By Rob Roper
There is a phenomenon in behavioral economics called the “diner’s dilemma” that tracks how people act when evenly splitting a dinner check versus paying individually. The conclusion of these experiments shows that when people pay for their own consumption they spend less than when sharing the cost with others. As several studies show, roughly 30 percent less.
Vermont’s education financing system is built on a dynamic very similar to splitting the check. Local districts order what they want for their “meal,” then the state collects the money in one large pool and redistributes it to cover the total bill. The psychological incentive is for districts to spend more so that other districts will end up subsidizing their portion of the bill and not the other way around. The result is a bigger total bill, much to the NEA’s delight, which is why the system is designed as it is.
Adding to the problem, and also by design, under our current system there is no real accountability. The legislators who set the tax rates blame the local voters for passing high school budgets, and local officials blame the legislators for the funding system that leads to high property tax bills. So, whom do you vote out of office if you don’t like the results? Who’s really accountable? Hard to say.
This is the dynamic that must be broken. But Act 60, which guarantees students have equal access to education funding, makes “separate checks” illegal. So what do we do?
Gov. Scott is proposing to increase mandates from Montpelier for, specifically, things like staff-to-student student ratios. The Legislature is implementing mandated mergers under Act 46. All of these solutions are serious infringements on local control, a concept that since Act 60 has become largely a myth.
Here’s a proposal to rein in costs, reinstate some measure of local control and inject accountability into the process: Have the Legislature set a uniform per-pupil spending level (with some allowances for special needs students), but allow local school boards full rein over how to best spend the money, free from state-level interference.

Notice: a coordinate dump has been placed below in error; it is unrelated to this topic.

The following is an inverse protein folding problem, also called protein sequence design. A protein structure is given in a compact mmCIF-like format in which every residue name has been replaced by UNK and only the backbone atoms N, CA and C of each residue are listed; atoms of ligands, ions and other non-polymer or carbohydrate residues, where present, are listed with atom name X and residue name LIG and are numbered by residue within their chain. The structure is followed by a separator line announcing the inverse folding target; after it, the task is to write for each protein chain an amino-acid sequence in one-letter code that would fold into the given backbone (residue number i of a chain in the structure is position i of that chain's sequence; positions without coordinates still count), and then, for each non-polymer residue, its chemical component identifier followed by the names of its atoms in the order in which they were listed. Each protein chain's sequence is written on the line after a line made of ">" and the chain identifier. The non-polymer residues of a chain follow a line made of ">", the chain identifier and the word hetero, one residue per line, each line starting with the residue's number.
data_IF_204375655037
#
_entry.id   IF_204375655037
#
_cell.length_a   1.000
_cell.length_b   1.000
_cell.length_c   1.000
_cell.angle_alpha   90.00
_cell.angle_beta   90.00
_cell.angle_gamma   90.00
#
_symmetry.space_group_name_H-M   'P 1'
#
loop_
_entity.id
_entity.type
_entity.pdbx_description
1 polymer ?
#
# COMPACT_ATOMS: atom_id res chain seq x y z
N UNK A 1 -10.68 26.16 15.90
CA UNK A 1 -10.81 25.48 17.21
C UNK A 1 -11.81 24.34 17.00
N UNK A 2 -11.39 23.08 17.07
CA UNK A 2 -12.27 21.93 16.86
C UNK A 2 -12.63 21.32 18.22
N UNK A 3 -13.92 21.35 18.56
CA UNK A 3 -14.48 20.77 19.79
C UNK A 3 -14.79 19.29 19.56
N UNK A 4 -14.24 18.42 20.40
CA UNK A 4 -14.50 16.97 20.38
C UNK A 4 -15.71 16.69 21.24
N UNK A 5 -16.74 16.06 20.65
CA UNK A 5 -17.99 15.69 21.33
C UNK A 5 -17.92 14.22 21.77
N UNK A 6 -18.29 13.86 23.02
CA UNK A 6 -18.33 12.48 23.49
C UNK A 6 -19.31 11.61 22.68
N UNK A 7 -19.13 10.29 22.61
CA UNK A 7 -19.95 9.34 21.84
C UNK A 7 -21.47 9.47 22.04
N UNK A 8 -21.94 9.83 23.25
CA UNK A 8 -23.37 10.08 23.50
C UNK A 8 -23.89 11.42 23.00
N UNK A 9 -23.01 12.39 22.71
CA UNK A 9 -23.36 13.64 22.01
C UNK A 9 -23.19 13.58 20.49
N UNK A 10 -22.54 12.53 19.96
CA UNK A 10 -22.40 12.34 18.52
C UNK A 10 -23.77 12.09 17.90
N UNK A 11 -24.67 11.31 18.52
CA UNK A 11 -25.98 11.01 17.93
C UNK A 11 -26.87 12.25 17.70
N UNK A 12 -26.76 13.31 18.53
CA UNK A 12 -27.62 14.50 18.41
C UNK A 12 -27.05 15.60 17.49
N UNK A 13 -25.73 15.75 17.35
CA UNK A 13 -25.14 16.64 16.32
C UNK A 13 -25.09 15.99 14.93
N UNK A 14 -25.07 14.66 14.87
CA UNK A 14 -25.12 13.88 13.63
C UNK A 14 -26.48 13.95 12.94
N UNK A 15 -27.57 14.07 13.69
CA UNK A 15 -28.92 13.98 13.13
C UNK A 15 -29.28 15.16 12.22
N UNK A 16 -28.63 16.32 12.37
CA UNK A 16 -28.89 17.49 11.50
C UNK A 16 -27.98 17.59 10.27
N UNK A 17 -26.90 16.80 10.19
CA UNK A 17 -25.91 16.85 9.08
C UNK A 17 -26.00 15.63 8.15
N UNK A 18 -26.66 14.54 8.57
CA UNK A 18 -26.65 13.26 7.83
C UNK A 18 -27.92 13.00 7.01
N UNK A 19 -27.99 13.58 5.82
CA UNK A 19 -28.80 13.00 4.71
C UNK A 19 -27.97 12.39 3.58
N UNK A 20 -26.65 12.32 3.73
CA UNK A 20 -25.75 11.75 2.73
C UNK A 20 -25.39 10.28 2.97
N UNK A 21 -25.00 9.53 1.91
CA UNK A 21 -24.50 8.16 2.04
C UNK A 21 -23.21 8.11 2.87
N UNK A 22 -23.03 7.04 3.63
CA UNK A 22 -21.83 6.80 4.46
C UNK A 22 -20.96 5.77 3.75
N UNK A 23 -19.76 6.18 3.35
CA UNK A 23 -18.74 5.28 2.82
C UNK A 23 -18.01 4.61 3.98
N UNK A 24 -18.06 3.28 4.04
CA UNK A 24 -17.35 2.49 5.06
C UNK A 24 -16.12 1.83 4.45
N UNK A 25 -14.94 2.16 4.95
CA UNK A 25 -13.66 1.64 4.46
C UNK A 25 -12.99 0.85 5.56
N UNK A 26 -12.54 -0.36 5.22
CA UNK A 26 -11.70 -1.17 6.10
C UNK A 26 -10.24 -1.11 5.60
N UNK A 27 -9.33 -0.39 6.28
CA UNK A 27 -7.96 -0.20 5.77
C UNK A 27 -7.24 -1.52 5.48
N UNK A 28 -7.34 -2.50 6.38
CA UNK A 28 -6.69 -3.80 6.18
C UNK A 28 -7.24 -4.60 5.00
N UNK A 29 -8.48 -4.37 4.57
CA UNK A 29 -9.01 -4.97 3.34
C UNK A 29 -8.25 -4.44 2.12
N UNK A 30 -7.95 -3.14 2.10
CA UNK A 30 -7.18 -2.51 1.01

Under this system, a school’s budget would be determined by the number of students in the school times the set tuition rate. There would be some loss of local control as to how much to spend, but far more local control over how to spend. (Would you prefer a $13 meal I choose for you, or $10 to spend on whatever you like?) If you don’t like your tax bill under this system, fire your state representatives and senators; they are responsible for how much or how little is being spent. If you don’t like how the local school is being run, fire the local school board; they’re the ones calling the shots. There’s accountability.
This is pretty much the model under which Vermont’s independent schools that accept tuitioning students operate. And, for the most part, they get tremendous results for fewer taxpayer dollars. We know this works, as the model has a century-and-a-half-long track record in Vermont. Moreover, it would be a much fairer model, complying with and even exceeding the equal access to funding Act 60 demands. Whereas now students only have equal access to funds but unequal per-pupil funding from school to school across the state, they would have equal funding under the proposed system.